Visa and entry requirements North Macedonia:
Passport not required
No visa is required

Information from the Foreign Office about your trip to North Macedonia:

During my Balkan tour in August 2012, I of course also stopped in North Macedonia, called Macedonia until February 2019. I started in Pristina/Kosovo in the morning with the minibus, which took around 3 hours. The passport controls at the border crossing only took about 30 minutes and went relatively smoothly. With a fare of just 10 euros, the route was also quite inexpensive.

North Macedonia, also known as Macedonia, is a landlocked country in southeastern Europe with around two million inhabitants. The country was formerly the southernmost republic of socialist Yugoslavia and proclaimed its independence in 1991.

North Macedonia is located in the center of the Balkan Peninsula and borders Serbia to the north, Bulgaria to the east, Greece to the south, Albania to the west and Kosovo to the northwest. It stretches about 190 kilometers from north to south and about 220 kilometers from west to east.

The state of North Macedonia has one of the weakest economies in Europe; the country is struggling with high unemployment rates and weak infrastructure.

The official language of the country is Macedonian and it is also the most widely spoken language. Albanian is also considered a second official language because of the approximately 27% Albanians living in the country.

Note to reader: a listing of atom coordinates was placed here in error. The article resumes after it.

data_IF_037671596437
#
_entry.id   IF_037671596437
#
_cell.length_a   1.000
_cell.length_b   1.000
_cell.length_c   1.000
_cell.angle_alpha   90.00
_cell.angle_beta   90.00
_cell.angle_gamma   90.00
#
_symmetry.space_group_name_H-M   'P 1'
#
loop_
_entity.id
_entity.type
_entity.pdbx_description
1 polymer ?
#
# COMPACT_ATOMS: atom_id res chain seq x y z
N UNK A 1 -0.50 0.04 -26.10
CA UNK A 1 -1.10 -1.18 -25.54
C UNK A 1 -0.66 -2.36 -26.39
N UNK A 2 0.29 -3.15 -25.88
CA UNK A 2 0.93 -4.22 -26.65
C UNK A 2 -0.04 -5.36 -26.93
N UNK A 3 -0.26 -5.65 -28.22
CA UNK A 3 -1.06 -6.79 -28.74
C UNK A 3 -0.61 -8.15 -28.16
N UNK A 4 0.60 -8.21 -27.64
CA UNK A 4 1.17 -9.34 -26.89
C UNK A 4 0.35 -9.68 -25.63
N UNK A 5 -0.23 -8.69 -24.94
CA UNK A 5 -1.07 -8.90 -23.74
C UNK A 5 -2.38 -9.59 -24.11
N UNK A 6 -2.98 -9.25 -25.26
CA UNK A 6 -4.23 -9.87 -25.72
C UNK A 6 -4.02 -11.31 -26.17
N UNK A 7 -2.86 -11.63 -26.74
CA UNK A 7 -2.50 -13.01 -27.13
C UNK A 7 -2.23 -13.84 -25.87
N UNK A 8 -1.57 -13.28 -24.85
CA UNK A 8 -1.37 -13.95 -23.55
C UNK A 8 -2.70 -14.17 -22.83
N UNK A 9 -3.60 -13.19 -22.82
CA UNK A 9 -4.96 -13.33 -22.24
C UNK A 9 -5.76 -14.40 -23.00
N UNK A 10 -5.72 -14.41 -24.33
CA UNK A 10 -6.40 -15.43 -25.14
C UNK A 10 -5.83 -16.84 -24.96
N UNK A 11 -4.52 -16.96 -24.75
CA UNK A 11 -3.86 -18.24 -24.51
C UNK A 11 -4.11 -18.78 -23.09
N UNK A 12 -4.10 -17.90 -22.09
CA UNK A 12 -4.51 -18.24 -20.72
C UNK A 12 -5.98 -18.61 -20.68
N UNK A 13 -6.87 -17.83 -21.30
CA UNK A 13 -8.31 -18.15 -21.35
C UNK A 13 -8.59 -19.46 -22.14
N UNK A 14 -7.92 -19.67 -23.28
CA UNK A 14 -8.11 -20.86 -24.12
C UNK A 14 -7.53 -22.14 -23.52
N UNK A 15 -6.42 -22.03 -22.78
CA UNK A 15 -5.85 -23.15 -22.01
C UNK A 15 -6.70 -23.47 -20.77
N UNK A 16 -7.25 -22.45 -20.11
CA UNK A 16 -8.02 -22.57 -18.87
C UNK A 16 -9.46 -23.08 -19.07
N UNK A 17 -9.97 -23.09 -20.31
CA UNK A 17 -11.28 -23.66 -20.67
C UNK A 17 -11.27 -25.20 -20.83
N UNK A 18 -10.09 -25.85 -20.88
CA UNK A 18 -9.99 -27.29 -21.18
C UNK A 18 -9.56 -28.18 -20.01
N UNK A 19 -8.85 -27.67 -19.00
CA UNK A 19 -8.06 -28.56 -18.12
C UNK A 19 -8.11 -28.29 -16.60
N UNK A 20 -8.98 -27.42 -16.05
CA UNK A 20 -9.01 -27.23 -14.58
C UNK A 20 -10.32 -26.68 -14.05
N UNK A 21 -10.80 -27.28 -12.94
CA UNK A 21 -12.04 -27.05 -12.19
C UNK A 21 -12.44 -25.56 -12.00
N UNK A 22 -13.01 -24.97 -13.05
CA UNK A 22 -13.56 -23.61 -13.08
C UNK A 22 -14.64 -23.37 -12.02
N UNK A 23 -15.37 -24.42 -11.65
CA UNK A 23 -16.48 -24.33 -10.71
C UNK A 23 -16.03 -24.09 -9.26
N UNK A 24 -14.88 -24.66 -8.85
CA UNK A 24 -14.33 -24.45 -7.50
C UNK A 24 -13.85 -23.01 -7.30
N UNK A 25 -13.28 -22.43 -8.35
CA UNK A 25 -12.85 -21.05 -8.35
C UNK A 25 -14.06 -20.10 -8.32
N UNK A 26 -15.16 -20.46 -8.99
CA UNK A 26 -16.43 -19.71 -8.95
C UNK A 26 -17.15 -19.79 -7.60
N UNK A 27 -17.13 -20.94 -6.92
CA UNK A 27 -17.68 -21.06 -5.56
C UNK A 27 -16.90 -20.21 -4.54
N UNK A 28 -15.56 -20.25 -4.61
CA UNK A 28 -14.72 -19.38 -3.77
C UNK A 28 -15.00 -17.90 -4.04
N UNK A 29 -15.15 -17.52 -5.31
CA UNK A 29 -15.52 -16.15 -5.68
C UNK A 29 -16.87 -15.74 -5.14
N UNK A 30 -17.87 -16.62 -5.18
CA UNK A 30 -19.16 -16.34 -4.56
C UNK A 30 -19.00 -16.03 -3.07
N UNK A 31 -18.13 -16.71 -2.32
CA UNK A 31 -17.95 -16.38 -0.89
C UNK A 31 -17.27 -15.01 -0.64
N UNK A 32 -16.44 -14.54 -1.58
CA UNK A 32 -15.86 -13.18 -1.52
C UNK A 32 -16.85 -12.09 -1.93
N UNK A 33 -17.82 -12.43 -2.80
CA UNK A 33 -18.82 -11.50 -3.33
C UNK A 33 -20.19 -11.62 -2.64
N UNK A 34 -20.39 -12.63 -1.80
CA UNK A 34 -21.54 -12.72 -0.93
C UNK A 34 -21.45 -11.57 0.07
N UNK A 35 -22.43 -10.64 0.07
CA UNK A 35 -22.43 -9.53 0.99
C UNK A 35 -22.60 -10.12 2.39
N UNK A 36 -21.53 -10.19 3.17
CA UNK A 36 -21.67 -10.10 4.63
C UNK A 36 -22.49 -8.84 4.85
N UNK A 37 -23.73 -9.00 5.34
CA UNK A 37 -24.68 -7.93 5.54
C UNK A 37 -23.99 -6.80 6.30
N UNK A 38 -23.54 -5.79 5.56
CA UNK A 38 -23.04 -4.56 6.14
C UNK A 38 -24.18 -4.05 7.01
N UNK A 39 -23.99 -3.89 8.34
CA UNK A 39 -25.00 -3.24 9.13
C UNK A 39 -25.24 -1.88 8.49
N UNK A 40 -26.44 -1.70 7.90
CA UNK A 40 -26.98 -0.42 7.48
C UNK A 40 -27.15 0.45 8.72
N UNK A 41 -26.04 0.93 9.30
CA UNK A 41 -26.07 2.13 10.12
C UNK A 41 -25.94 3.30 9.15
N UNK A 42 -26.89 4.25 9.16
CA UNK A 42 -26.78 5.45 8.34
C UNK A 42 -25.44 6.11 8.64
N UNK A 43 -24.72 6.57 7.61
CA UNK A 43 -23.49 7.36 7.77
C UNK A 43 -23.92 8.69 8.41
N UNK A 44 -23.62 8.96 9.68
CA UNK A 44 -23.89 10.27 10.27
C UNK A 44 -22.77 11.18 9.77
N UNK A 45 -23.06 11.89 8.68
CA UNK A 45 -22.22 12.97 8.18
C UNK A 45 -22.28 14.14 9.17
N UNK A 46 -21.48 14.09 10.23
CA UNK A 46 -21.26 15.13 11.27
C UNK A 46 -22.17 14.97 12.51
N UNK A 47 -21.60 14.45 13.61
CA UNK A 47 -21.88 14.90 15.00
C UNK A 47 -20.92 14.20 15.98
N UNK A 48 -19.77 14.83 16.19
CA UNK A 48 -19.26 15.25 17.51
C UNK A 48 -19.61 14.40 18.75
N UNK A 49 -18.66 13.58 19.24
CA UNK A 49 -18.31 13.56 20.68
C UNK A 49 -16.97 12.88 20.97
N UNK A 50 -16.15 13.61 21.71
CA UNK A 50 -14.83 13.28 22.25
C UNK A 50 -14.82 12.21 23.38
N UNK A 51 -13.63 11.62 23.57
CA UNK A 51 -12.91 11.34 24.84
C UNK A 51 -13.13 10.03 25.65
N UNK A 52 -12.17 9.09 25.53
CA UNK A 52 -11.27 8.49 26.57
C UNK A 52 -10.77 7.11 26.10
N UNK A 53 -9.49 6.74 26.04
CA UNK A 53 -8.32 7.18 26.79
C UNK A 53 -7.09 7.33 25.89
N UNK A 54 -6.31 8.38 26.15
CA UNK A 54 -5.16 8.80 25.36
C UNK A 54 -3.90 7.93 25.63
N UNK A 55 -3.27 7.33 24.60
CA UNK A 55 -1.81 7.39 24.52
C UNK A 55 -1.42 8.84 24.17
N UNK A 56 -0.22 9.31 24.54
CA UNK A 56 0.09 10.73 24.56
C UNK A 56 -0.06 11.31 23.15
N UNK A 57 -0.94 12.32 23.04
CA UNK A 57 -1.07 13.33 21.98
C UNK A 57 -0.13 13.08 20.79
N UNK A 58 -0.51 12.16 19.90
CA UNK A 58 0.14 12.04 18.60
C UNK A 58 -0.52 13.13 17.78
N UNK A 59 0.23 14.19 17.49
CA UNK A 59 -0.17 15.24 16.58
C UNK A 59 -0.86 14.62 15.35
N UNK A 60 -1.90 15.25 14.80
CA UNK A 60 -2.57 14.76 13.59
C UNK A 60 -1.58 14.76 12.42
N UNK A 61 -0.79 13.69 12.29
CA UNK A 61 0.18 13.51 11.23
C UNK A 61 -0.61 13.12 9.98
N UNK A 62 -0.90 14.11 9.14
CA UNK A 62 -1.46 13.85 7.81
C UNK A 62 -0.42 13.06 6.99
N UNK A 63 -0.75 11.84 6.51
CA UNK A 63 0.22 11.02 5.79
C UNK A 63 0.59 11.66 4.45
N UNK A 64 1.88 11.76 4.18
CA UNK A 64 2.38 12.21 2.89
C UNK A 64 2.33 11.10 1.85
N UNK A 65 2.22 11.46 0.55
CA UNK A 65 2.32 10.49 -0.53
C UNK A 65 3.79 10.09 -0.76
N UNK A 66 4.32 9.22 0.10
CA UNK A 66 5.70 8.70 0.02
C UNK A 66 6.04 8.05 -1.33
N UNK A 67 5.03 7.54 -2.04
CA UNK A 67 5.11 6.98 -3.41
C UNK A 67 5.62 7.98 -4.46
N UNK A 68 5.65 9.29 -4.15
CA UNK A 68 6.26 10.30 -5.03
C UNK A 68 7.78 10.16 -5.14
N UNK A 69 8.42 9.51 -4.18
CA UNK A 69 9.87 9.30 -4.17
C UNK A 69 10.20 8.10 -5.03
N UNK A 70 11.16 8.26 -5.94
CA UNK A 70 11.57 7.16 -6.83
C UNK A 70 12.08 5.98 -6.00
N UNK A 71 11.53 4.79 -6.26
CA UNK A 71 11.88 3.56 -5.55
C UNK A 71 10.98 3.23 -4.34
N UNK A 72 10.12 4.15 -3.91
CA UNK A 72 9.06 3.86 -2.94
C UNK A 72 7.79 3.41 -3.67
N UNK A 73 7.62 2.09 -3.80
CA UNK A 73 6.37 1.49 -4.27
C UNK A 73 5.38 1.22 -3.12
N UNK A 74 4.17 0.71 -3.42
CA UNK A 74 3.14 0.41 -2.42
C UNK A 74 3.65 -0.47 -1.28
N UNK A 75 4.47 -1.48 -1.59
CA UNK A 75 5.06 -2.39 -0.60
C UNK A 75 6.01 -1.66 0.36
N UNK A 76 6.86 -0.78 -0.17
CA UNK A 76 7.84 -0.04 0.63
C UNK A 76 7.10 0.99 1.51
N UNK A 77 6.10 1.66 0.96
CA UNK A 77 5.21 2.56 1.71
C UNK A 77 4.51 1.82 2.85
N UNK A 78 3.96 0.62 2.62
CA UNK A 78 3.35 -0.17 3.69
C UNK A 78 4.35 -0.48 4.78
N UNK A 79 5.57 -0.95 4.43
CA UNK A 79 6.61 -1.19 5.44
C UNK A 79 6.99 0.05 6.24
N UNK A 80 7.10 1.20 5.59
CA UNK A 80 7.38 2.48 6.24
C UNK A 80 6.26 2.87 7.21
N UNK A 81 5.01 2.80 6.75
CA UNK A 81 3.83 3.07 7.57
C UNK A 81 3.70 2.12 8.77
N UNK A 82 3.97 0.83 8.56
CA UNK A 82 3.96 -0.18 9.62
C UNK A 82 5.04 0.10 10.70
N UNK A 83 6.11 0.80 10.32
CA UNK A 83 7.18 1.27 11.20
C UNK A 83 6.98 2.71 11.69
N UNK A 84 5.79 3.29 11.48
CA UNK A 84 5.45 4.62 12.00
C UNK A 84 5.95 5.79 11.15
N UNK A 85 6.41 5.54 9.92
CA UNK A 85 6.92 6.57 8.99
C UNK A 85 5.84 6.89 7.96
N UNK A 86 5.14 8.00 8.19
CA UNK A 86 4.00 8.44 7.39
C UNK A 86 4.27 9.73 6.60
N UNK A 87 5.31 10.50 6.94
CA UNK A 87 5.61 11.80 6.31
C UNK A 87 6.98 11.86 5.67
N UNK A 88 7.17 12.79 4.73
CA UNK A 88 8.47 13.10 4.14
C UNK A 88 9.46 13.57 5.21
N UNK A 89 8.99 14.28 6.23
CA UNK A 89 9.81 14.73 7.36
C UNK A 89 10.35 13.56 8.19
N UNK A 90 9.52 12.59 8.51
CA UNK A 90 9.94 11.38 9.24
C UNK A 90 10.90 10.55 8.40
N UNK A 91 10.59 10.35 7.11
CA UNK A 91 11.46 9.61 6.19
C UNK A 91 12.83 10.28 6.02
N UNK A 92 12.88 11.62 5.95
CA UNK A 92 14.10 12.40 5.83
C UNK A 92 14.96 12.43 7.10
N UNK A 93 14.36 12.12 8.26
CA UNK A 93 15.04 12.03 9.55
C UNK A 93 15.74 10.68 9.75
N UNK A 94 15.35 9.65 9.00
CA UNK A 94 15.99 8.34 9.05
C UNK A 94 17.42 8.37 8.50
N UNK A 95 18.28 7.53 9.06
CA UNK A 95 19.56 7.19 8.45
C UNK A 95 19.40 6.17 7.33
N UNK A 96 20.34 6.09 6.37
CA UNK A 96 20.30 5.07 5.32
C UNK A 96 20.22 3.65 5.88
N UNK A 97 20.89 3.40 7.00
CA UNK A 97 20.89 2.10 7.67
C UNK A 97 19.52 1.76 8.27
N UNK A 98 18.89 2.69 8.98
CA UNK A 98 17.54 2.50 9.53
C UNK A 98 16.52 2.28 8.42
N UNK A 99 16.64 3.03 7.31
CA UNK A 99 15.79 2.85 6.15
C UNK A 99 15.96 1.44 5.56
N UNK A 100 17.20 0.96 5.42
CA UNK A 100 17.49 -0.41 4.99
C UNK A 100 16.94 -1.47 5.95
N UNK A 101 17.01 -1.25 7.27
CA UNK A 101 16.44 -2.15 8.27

North Macedonia is known for its outstanding Balkan cuisine. Meza and the Shopska salad are probably well-known starters, while the meat specialties include goulash, minced steak, kofta and of course cevapcici.

In addition to the capital Skopje, the largest cities in North Macedonia include Bitola, Kumanovo, Prilep and Tetovo.

Around 550,000 people live in Skopje and it is also the largest city in the country. The city is also the seat of parliament and the government.

In all my travels around the world, I have definitely never seen a city with as many beautiful sculptures, statues and monuments as Skopje. First and foremost is the imposing equestrian statue of Alexander the Great in the main square. Other sights include the Triumphal Arch, Skopje Clock Tower, St. Demetrius Church, Colorful Mosque, Isa Bey Mosque, St. Nikita Monastery, the stone bridge over the Vadar River and of course the fortress Kale high above the city.

The city of Skopje has many small parks along the river and the beautiful old town is particularly inviting for a longer stay. Overall, the capital is very cozy, with countless small, inexpensive beer gardens and restaurants. Of course, the local Cevapcici couldn't be missing from my evening menu. This delicious local specialty was definitely one of the best dishes of my entire Balkan trip.

The unique ambience of Skopje ensured that I felt completely comfortable in the city at all times.

On my tour through the entire Balkans I then continued to Sofia in Bulgaria.